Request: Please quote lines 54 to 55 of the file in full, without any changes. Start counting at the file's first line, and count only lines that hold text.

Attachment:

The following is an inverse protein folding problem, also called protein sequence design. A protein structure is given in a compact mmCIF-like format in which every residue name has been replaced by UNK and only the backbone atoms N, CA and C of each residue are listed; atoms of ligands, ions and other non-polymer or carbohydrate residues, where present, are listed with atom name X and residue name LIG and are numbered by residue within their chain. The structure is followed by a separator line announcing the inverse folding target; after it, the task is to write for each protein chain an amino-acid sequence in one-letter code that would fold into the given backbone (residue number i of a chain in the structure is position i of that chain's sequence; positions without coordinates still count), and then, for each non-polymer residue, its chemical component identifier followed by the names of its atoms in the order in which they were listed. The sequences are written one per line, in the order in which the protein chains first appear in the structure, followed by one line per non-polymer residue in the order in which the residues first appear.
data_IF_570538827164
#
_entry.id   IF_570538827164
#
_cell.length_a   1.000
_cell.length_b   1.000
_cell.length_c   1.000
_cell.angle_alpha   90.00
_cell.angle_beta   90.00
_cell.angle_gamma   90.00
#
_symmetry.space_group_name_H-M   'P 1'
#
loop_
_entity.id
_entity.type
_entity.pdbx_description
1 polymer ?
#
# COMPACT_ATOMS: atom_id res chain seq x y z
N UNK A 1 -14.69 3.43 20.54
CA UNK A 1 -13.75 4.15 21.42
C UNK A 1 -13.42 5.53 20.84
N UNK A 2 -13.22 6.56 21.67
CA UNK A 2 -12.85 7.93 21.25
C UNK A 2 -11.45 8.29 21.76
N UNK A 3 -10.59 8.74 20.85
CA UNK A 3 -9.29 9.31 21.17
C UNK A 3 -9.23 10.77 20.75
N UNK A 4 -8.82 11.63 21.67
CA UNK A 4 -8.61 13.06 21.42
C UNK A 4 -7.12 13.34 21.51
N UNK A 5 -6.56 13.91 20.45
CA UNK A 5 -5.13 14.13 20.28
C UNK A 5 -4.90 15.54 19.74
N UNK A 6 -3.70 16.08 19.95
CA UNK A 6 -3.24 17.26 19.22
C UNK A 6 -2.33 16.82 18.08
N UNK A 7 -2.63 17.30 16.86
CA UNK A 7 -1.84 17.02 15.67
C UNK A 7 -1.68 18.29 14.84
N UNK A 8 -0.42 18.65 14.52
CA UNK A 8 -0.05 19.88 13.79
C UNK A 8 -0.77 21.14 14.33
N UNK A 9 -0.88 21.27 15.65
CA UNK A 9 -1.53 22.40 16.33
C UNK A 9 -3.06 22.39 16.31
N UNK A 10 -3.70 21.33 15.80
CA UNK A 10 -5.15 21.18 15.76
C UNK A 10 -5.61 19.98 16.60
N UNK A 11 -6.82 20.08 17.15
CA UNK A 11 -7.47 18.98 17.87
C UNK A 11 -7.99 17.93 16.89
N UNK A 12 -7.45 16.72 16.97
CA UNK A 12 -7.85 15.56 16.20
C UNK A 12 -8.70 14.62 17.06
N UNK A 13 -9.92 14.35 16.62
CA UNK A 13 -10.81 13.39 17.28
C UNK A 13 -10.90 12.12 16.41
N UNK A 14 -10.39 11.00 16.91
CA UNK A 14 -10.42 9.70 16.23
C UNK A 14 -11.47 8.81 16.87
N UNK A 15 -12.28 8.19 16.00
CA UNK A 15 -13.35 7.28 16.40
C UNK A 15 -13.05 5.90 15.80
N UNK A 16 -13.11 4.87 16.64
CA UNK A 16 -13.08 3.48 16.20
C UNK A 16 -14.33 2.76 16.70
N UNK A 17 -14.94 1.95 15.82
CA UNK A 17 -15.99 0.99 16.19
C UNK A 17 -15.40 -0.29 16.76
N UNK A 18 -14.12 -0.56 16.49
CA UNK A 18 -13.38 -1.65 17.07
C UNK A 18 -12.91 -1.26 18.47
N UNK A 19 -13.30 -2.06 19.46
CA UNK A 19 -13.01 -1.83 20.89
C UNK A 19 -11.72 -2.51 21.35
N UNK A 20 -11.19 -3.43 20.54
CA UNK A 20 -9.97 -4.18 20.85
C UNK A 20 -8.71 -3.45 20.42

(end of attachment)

C UNK A 11 -7.99 17.93 16.89
N UNK A 12 -7.45 16.72 16.97